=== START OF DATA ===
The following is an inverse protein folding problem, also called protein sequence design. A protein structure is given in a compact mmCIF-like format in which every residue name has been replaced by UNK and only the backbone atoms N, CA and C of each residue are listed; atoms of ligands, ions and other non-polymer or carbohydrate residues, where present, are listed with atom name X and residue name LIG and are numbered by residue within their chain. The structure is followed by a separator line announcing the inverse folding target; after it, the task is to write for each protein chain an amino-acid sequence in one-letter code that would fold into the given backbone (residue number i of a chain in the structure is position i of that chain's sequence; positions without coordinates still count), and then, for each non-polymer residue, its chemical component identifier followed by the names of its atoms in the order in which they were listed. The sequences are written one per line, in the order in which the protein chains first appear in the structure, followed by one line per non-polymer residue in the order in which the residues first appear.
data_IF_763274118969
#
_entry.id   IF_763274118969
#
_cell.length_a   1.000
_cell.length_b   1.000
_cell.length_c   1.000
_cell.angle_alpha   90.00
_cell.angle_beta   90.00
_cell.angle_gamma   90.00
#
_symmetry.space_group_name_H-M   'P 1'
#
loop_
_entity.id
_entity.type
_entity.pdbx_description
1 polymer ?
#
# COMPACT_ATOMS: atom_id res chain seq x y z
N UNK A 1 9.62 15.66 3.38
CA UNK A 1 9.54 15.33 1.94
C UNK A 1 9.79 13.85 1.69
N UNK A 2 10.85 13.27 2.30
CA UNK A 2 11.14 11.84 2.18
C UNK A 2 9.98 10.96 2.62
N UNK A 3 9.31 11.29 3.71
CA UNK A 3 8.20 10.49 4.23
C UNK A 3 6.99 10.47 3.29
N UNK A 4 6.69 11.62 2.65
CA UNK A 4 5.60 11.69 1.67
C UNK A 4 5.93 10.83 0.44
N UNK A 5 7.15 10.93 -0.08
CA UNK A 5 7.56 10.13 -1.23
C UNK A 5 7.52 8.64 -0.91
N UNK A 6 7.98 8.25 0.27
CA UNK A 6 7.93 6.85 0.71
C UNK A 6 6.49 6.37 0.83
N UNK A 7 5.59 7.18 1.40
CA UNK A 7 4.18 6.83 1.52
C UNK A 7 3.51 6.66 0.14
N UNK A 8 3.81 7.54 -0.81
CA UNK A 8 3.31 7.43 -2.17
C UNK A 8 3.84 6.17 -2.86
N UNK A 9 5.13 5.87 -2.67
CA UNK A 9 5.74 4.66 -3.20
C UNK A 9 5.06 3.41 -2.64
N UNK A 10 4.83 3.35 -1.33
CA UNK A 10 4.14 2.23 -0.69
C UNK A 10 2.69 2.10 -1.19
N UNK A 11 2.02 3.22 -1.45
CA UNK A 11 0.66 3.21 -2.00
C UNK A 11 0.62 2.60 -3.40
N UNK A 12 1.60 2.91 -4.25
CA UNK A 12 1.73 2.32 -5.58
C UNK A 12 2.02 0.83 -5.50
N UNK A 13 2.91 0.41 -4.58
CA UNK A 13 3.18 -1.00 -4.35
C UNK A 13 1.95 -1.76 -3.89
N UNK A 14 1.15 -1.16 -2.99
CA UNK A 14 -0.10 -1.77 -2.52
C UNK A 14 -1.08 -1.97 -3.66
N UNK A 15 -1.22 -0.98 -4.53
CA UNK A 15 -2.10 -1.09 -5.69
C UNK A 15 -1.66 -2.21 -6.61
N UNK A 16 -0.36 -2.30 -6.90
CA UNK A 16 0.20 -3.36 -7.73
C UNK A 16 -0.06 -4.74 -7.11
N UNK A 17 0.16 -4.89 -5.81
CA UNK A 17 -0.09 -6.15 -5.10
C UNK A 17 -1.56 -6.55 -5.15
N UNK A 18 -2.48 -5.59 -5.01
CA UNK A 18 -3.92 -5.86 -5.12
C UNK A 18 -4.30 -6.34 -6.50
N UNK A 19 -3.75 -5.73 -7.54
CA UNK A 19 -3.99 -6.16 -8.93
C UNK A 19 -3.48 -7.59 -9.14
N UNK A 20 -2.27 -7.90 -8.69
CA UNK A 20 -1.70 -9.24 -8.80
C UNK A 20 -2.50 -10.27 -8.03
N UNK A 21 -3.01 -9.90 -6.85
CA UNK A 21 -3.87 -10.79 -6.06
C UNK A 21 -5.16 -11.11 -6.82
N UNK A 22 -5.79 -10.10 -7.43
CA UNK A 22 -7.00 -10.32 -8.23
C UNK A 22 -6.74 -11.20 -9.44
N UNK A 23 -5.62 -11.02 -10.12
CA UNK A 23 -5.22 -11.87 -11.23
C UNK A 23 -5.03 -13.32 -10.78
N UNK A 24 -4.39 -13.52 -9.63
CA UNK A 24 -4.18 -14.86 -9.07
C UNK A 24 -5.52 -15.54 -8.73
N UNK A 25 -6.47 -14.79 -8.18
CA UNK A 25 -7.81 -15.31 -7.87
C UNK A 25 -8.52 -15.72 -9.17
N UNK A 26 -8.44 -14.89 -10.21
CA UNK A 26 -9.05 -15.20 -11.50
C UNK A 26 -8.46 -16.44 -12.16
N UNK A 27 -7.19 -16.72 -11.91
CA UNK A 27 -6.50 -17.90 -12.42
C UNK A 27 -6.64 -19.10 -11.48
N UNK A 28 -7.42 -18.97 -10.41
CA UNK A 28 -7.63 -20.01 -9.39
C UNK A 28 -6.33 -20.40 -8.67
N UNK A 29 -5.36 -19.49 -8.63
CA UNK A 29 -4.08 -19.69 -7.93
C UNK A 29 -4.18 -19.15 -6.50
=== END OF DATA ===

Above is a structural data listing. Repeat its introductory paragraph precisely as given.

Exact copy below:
The following is an inverse protein folding problem, also called protein sequence design. A protein structure is given in a compact mmCIF-like format in which every residue name has been replaced by UNK and only the backbone atoms N, CA and C of each residue are listed; atoms of ligands, ions and other non-polymer or carbohydrate residues, where present, are listed with atom name X and residue name LIG and are numbered by residue within their chain. The structure is followed by a separator line announcing the inverse folding target; after it, the task is to write for each protein chain an amino-acid sequence in one-letter code that would fold into the given backbone (residue number i of a chain in the structure is position i of that chain's sequence; positions without coordinates still count), and then, for each non-polymer residue, its chemical component identifier followed by the names of its atoms in the order in which they were listed. The sequences are written one per line, in the order in which the protein chains first appear in the structure, followed by one line per non-polymer residue in the order in which the residues first appear.